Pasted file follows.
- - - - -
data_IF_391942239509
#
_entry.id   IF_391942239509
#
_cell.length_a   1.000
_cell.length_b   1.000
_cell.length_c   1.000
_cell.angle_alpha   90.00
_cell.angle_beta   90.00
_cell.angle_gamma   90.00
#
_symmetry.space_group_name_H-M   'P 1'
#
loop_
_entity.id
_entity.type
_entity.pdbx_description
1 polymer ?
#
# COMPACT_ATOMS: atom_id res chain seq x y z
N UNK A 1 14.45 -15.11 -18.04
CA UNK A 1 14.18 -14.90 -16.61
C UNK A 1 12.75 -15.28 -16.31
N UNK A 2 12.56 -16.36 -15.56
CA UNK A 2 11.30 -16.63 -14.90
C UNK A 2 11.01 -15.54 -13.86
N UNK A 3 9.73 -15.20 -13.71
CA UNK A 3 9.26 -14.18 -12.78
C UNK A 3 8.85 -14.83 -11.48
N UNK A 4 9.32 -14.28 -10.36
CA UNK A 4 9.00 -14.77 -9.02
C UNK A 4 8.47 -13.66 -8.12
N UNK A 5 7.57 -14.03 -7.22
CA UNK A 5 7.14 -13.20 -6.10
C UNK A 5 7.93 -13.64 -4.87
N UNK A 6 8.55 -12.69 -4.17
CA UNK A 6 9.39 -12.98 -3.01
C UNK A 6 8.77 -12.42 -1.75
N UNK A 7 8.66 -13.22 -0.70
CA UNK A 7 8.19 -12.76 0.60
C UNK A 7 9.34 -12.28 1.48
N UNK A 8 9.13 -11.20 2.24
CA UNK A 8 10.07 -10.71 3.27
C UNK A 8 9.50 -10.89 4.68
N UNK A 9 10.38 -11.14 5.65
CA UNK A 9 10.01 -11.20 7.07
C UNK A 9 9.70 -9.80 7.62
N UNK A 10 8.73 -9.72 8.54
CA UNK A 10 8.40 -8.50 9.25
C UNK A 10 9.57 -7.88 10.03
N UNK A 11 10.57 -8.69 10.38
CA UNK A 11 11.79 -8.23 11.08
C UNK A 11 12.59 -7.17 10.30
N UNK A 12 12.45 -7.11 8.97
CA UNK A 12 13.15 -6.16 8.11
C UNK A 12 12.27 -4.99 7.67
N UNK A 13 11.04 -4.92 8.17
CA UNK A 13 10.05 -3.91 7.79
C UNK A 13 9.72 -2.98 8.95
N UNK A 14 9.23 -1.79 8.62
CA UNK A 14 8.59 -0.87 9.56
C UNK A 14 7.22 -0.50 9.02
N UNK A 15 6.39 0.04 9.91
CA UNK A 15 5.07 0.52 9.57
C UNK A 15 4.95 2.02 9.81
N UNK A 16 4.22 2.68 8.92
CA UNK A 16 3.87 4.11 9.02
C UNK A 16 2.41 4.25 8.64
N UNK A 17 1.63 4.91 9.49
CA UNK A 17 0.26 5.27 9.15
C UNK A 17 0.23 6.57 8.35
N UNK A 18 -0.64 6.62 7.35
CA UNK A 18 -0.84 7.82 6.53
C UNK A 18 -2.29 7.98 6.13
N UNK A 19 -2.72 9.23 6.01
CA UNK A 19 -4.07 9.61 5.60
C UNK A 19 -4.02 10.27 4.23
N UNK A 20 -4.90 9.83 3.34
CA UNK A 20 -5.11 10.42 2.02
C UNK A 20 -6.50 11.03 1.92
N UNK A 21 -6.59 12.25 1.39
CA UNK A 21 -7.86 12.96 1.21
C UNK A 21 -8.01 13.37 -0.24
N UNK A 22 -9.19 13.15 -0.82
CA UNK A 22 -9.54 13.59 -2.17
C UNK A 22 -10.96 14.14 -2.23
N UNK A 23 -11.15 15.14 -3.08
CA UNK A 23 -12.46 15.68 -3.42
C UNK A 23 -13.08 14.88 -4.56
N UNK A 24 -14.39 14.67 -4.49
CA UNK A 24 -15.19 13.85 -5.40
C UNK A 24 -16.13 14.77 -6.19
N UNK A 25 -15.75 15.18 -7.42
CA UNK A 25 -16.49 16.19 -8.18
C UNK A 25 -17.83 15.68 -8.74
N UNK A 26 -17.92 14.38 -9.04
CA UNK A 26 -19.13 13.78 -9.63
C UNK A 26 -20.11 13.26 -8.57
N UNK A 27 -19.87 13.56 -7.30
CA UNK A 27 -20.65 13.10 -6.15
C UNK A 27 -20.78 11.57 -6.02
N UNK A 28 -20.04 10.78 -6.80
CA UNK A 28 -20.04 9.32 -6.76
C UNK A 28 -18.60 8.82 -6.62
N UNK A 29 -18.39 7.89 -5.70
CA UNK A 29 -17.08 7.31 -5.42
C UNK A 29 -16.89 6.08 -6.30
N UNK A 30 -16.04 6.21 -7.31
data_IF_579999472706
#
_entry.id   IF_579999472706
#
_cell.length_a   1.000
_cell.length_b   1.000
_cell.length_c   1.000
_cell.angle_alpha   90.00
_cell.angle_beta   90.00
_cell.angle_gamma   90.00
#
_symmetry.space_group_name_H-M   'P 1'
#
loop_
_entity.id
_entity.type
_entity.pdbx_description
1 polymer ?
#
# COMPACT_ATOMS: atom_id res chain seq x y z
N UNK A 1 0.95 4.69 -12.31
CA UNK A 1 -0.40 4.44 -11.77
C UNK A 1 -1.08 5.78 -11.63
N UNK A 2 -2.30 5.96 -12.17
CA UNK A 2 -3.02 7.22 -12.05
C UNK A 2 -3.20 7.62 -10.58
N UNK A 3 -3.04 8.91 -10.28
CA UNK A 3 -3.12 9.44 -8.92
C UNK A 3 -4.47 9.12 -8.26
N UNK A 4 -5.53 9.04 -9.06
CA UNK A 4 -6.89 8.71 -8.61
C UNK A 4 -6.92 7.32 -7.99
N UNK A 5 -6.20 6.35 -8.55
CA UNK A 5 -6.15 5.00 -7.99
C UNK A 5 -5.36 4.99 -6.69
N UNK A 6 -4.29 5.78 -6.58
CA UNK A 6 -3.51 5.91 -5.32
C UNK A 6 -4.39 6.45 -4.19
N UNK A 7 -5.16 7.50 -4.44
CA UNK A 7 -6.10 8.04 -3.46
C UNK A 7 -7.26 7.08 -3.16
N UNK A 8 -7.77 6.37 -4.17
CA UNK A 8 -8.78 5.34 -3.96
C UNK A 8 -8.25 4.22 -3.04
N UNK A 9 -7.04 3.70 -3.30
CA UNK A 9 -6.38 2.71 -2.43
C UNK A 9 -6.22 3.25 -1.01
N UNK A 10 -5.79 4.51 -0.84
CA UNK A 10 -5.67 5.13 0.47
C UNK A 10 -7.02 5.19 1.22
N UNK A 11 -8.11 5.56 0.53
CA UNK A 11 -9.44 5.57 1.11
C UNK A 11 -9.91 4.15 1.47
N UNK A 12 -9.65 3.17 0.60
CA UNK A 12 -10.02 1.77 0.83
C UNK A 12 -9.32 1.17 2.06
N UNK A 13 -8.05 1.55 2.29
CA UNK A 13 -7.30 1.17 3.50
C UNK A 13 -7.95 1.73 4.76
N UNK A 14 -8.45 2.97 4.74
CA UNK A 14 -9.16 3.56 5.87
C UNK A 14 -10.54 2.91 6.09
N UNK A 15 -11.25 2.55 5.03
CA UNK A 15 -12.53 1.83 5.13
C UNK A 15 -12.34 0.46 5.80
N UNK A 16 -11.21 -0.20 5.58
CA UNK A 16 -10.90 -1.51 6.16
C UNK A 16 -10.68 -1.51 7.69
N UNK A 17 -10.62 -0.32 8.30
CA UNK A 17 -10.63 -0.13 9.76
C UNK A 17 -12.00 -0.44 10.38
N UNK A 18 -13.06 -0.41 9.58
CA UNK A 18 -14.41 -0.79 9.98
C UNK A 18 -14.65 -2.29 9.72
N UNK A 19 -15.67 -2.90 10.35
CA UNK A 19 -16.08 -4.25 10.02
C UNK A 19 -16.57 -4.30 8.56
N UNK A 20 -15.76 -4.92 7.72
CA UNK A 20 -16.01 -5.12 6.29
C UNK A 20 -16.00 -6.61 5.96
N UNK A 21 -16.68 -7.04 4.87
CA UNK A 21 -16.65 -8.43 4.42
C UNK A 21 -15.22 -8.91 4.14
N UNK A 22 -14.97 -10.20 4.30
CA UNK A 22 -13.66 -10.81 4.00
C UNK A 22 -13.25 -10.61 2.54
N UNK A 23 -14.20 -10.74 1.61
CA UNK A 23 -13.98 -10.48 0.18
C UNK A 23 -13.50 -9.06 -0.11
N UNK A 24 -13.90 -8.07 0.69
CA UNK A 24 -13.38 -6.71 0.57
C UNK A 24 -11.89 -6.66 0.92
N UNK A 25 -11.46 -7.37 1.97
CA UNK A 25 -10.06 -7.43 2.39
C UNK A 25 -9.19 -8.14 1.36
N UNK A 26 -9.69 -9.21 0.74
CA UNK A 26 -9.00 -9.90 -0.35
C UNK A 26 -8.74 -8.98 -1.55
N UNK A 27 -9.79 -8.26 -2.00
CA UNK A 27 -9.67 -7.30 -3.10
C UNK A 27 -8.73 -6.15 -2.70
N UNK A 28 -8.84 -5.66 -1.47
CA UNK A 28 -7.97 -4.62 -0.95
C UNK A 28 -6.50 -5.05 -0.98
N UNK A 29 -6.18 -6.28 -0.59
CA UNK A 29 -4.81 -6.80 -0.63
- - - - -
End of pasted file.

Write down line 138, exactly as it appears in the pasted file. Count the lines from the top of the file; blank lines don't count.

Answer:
N UNK A 4 -5.53 9.04 -9.06